4 Ways to Excel When it’s One-to-a-Very-Large-Group

When a group climbs over three hundred people, it behaves like a small city. There is always someone somewhere in the audience doing everything that people do in public: eating, talking, pointing, and carrying on. On the perimeter, a steady flow of people arrives and leaves.

There will be large I-Mag (image magnification) screens broadcasting your image to the people in the middle and back rows who are watching you as if you are on TV rather than live. Lights are often blinding, making it difficult for you to see much of what is going on, and you will be relying on at least one microphone. It is an intimidating form because of the lack of information you receive from the majority of your audience.

I did not fully understand how to work a crowd this size until eleven hours after my first presentation to eighteen hundred people. I was in Minneapolis as a keynote speaker for the American Society of Association Executives. I spoke first thing in the morning, around 9:00 a.m. At 8:00 p.m. I had the opportunity to watch Jay Leno entertain the same crowd. Here was a consummate professional speaking to the same people I had addressed I was intensely interested. I stood on the sidelines where I could observe him work and see the audience at the same time.

I watched Leno work the front few rows, the first three hundred people, and let the cameras take care of conveying this interaction to everyone else. He had few encounters with the whole room. For example, when everybody laughed, he paused, waited, and then spoke to everyone, saying something like, “You like that, don’t you?” Then he went back to the front rows for his give-and-take.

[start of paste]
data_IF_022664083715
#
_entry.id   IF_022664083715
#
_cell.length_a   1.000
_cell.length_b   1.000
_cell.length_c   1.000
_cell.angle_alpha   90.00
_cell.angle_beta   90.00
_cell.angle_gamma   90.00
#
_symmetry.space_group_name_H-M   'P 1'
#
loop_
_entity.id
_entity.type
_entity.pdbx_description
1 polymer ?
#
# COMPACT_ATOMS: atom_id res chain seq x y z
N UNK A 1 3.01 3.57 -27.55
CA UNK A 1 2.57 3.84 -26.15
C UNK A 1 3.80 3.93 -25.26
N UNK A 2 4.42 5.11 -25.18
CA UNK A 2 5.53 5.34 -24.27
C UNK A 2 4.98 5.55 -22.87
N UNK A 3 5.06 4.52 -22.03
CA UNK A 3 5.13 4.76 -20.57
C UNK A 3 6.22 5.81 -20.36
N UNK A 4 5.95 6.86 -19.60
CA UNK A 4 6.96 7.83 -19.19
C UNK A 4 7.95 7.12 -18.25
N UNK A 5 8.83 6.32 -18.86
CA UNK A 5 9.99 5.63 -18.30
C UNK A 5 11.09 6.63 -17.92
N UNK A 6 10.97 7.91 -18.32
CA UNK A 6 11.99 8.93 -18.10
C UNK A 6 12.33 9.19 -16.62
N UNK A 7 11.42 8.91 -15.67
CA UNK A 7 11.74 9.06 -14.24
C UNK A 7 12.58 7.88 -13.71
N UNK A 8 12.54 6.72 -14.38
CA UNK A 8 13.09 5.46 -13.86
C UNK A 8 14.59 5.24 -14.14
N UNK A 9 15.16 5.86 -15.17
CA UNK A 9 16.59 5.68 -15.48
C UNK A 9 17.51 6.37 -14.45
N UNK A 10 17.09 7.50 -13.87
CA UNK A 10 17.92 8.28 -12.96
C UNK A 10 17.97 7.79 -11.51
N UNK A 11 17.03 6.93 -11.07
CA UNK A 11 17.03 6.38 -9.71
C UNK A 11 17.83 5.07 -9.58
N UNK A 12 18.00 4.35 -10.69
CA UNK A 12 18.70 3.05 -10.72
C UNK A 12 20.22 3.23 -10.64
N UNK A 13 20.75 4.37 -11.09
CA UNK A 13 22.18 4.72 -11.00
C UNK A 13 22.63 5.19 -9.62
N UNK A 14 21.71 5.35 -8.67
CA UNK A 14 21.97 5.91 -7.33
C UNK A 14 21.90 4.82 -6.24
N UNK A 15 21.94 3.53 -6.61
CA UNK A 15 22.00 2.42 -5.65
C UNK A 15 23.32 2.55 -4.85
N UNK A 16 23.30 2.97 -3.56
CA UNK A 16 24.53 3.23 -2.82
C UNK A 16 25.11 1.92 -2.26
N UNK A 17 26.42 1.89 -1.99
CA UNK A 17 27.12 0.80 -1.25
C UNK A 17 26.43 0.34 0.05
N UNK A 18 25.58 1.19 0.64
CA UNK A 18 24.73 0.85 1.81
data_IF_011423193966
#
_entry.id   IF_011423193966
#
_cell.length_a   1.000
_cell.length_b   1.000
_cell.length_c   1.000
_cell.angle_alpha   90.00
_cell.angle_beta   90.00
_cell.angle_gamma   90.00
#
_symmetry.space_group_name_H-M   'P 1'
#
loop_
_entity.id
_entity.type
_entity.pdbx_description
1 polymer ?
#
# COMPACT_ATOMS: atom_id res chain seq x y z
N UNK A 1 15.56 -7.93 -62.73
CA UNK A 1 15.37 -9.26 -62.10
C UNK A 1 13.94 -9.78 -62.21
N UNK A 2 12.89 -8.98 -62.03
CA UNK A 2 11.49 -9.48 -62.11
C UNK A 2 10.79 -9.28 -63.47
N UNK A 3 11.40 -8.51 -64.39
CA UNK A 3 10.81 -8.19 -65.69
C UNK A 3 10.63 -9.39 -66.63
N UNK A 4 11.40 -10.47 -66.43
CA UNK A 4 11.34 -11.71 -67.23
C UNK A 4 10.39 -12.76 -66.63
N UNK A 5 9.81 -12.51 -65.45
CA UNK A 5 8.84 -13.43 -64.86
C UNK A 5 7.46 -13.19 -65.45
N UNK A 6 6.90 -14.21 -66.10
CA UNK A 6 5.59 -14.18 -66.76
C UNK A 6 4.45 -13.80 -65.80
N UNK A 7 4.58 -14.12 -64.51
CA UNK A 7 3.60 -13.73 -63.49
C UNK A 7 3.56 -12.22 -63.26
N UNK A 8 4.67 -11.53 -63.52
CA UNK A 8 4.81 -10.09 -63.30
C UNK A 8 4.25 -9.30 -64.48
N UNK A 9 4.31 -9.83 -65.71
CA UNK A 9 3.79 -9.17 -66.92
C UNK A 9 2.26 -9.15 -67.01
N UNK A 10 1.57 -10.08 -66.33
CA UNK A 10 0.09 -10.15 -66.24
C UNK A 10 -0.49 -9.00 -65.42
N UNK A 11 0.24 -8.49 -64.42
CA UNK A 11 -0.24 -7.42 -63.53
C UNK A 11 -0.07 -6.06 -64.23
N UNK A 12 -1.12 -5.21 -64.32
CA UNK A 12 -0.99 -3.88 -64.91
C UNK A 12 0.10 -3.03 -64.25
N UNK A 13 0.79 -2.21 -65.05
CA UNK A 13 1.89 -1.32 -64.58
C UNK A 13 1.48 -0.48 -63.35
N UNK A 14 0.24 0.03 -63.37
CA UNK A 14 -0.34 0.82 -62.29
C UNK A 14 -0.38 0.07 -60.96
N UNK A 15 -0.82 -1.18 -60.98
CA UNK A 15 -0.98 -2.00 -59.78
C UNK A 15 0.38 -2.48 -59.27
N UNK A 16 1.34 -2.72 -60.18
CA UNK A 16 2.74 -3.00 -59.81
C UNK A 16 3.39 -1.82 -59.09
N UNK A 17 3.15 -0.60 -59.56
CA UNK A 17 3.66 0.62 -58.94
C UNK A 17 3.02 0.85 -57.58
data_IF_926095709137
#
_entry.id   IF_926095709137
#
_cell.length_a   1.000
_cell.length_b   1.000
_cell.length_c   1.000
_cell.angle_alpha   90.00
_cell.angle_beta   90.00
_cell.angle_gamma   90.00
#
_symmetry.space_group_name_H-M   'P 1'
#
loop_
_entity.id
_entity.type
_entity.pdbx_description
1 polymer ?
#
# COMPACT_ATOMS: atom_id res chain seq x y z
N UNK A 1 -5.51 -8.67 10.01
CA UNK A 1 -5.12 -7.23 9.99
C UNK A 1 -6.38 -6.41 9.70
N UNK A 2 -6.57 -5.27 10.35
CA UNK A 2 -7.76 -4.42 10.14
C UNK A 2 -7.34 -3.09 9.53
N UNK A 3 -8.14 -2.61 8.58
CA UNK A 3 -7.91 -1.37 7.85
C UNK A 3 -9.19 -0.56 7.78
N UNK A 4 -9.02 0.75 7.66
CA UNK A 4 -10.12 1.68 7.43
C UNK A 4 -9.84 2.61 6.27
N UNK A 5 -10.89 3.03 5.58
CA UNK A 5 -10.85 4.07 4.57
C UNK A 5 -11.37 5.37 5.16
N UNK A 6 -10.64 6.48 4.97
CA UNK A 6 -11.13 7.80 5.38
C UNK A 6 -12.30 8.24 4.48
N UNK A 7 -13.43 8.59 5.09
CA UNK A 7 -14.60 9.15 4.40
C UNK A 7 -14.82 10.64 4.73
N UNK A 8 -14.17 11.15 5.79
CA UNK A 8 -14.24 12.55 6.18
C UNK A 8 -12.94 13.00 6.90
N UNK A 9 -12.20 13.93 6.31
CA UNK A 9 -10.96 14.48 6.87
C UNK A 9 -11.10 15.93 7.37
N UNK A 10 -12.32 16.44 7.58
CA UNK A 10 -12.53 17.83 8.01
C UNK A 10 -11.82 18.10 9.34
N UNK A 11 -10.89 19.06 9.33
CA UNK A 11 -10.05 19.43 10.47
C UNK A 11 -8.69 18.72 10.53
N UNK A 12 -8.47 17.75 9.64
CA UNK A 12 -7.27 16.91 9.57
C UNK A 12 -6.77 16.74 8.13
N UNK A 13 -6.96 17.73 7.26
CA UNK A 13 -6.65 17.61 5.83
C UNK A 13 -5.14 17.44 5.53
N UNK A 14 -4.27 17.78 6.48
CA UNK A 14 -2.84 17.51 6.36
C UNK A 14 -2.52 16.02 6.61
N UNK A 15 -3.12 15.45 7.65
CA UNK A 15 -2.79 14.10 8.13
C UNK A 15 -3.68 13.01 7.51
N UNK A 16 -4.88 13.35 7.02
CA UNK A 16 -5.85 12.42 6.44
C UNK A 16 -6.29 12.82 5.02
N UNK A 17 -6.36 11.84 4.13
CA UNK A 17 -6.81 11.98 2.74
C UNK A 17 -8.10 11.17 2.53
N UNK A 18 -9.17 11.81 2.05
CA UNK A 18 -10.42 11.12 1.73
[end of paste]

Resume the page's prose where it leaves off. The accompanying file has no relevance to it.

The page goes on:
Here is what I learned from Leno:

  1. Go to the people you can see and connect with easily—in his case, the first few rows. Make eye contact and banter with them.
  2. Drive the connection with those who are within normal human range. With them you can rely on your instincts.
  3. Rely on the camera crew to impart this to everyone else.
  4. Remain open and responsive when the larger group expresses itself, like the laughter I mentioned.

Leave a Reply

Fill in your details below or click an icon to log in:

WordPress.com Logo

You are commenting using your WordPress.com account. Log Out /  Change )

Google+ photo

You are commenting using your Google+ account. Log Out /  Change )

Twitter picture

You are commenting using your Twitter account. Log Out /  Change )

Facebook photo

You are commenting using your Facebook account. Log Out /  Change )


Connecting to %s

%d bloggers like this: